Science is fantastic, but it can’t benefit society if it just stays in the lab.

As a PhD student, there are many opportunities to get involved with that are not related to your daily laboratory work. I’ve participated in a conference about economic, political, and societal issues, for example, and founded a personal development retreat for students. I’ve written for a popular science magazine, been an advice blogger for my university, and won a national science journalism competition last year. I’m involved in several initiatives that aim to make science a happier and more inclusive work environment, and volunteer for cancer charities. My university and other organisations offer loads of courses and workshops aimed at PhD students, from business to philosophy, which are usually free of charge. For example, I competed in a biotechnology start-up competition and in the past months I’ve been to Singapore and Bangkok to be part of a global innovation lab to develop solutions to the Sustainable Development Goals and a leadership symposium at the United Nations! These are such fantastic opportunities to develop yourself personally and professionally, and I’d encourage every single student to participate in such initiatives.

I think it’s hugely important to broaden your view in life and look outside your direct field. Science is fantastic, but it can’t benefit society if it just stays in the lab. Learning how to speak the language of other people in society, liaising with them, understanding science commercialisation, collaboration, and communication are all essential skills if you want to make an impact. I always encourage science students to explore these avenues — and their supervisors and universities to allow them to engage in these experiences.

Q: What do you think scientists can gain from communicating their work to the public? Why should the public care about science?

Science communication is hugely important for many reasons. In the current “post-truth” and “alternative facts” climate, it’s important that the public regains their trust in experts. Most issues that our societies face are hugely complex and we simply cannot personally develop expert opinions on all of them. We need to trust that when a huge group of people from all over the world who have dedicated their entire lives to studying such phenomena all agree on an issue — we can trust that judgement. Only by engaging with others in society, and listening to their worries, can we start to build that trust relationship.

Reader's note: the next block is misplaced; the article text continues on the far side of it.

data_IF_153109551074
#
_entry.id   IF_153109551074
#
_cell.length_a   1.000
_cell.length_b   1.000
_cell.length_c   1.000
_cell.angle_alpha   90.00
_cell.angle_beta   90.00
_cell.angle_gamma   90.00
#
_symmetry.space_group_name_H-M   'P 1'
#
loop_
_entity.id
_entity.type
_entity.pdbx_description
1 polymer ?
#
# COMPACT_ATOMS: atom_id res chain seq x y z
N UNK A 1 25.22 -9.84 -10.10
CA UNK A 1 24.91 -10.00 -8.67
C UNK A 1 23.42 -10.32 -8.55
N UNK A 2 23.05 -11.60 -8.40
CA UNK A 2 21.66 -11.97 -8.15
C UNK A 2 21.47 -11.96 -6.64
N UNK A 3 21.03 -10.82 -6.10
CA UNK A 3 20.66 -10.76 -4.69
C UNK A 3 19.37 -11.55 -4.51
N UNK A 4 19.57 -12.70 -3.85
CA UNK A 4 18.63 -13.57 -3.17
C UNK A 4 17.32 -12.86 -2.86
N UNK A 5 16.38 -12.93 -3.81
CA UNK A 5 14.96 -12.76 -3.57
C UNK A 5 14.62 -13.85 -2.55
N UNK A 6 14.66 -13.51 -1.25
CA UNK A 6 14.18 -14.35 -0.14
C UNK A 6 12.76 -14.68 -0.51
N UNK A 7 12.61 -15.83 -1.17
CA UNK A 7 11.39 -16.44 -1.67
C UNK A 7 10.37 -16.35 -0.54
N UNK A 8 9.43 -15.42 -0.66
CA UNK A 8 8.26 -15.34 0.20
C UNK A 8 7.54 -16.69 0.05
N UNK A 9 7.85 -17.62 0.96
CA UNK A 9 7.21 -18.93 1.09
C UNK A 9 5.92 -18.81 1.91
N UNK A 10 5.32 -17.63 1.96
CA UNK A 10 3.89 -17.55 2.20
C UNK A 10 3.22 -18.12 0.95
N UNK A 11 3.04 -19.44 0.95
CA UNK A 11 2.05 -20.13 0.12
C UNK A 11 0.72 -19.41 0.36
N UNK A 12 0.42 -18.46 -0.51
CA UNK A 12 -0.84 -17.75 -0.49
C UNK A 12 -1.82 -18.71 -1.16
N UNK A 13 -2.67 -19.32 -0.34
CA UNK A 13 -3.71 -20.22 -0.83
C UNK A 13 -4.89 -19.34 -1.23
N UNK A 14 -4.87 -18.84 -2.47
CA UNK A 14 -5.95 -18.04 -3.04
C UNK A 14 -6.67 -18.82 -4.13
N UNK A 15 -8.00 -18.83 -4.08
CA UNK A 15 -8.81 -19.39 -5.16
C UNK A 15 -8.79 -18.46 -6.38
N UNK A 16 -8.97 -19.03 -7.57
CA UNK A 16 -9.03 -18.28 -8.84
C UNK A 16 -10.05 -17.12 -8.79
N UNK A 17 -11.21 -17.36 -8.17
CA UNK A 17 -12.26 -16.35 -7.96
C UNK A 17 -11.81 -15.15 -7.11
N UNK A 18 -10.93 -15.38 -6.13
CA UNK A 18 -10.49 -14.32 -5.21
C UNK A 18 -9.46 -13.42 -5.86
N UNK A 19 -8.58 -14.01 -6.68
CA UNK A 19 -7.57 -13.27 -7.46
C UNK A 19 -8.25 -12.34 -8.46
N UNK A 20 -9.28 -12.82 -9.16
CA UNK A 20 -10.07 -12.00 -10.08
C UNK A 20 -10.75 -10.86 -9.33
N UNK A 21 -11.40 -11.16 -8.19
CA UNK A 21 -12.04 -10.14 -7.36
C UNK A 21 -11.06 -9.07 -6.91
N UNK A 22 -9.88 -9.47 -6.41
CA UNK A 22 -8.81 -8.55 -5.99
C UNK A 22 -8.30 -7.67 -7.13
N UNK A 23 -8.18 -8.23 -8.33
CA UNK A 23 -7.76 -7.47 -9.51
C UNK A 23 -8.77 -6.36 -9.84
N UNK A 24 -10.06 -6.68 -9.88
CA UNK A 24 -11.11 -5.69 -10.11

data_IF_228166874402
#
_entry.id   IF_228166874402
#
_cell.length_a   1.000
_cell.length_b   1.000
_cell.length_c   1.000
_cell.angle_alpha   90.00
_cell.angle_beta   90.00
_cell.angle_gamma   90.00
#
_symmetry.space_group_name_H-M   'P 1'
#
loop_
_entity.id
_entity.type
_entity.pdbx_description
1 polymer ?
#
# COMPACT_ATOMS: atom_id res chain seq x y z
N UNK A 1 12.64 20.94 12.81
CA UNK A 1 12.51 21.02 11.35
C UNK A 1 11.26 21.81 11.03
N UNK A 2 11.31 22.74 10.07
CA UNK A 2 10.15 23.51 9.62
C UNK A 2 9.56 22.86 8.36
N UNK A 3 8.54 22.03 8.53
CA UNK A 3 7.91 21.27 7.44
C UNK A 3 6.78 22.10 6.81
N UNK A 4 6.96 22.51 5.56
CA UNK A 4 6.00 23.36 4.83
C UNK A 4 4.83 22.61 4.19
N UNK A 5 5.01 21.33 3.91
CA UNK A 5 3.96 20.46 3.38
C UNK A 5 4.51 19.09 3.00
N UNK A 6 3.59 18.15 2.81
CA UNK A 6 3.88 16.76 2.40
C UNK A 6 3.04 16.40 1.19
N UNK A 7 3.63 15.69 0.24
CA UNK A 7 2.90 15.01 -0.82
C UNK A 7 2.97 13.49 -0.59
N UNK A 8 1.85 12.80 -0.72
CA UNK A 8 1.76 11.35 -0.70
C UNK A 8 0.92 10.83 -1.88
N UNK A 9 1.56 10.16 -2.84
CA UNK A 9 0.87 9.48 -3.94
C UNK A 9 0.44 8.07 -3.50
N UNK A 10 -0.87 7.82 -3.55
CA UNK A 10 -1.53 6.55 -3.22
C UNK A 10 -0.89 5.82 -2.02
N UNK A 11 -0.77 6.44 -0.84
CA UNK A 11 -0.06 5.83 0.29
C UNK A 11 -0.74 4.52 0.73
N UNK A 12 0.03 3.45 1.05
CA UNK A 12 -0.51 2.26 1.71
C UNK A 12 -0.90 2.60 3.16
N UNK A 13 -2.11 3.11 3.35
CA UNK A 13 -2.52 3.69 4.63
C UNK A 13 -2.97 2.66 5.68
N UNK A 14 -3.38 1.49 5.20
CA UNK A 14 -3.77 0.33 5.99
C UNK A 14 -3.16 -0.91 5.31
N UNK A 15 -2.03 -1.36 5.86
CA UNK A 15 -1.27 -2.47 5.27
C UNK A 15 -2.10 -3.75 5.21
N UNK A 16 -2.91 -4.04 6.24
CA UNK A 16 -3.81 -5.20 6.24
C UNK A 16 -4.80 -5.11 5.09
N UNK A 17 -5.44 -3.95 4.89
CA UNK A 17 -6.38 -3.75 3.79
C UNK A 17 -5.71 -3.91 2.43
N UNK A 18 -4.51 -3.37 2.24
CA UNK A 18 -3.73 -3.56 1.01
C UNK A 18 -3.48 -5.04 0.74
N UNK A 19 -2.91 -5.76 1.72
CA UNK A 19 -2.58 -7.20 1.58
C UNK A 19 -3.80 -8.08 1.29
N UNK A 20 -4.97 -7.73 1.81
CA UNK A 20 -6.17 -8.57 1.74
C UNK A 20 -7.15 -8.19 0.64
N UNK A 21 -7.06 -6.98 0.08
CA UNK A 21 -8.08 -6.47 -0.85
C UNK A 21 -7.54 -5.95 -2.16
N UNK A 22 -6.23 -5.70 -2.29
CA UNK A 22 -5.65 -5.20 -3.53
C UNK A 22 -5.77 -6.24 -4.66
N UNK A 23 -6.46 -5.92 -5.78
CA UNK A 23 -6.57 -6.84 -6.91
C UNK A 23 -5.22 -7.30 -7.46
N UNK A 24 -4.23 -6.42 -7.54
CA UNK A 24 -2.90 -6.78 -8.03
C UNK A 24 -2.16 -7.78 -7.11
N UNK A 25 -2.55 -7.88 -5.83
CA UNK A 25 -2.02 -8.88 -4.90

In the current “post-truth” and “alternative facts” climate, it’s important that the public regains their trust in experts.

I think this is partly because scientists and society don’t interact much, and there are lots of misconceptions. Everybody I meet is hugely surprised when I say “I’m a scientist” — presumably because I don’t look like Einstein?! The scientist in movies always speaks in ways that nobody understands, only interacts with inanimate objects, and often develops some virus that will destroy the world.

Nobody thinks of the girl next door, or the guy that plays in a band, or someone’s mom, or your friendly neighbour. But that’s us! On the other hand, scientists often think our science is boring to other people. But science is involved in every aspect of life and touches everyone. I always find that people are hugely interested in what I do, once we do start talking. Also, the public actually supports a lot of science with their tax money, and they are also beneficiaries of science through improvements in healthcare, for example. This makes them huge stakeholders in science, so they should care! And scientists owe it to the public to explain what we do with their support. Creating dialogue will always benefit us all, but it requires skills that do not always come natural to scientists, so we need some help and training from communication experts to start the conversation.

Follow Jiska on Twitter to continue the conversation!